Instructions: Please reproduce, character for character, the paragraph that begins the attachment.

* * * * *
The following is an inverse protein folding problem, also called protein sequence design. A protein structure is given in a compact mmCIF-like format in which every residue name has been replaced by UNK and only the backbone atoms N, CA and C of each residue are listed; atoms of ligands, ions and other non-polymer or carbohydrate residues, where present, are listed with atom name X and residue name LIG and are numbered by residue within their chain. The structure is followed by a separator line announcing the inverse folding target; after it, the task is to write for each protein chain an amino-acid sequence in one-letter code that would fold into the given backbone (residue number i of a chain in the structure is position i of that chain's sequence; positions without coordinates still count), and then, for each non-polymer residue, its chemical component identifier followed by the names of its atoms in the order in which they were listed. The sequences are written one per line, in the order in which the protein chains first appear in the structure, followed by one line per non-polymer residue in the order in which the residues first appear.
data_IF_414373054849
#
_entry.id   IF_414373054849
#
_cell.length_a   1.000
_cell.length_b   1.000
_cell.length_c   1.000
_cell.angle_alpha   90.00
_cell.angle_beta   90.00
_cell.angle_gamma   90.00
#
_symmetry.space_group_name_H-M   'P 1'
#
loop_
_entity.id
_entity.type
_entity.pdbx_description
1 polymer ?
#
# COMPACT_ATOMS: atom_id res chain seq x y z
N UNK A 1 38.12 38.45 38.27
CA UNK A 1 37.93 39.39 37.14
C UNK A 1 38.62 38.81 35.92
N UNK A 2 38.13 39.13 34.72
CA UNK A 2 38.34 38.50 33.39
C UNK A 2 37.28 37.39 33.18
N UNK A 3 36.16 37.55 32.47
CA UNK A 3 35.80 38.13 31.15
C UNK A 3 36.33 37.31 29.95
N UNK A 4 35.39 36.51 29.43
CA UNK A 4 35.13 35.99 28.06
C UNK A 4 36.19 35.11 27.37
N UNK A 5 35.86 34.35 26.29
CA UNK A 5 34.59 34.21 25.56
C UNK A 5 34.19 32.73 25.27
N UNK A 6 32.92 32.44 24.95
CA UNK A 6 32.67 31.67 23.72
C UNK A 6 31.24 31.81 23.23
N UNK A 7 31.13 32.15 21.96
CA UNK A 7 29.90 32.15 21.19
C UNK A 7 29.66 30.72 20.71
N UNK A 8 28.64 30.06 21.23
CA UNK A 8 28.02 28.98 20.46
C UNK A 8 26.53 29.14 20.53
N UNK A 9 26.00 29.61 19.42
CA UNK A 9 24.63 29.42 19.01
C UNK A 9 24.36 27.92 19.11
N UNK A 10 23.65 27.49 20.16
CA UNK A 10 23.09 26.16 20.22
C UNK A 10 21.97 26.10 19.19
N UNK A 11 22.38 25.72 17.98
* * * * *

The following is an inverse protein folding problem, also called protein sequence design. A protein structure is given in a compact mmCIF-like format in which every residue name has been replaced by UNK and only the backbone atoms N, CA and C of each residue are listed; atoms of ligands, ions and other non-polymer or carbohydrate residues, where present, are listed with atom name X and residue name LIG and are numbered by residue within their chain. The structure is followed by a separator line announcing the inverse folding target; after it, the task is to write for each protein chain an amino-acid sequence in one-letter code that would fold into the given backbone (residue number i of a chain in the structure is position i of that chain's sequence; positions without coordinates still count), and then, for each non-polymer residue, its chemical component identifier followed by the names of its atoms in the order in which they were listed. The sequences are written one per line, in the order in which the protein chains first appear in the structure, followed by one line per non-polymer residue in the order in which the residues first appear.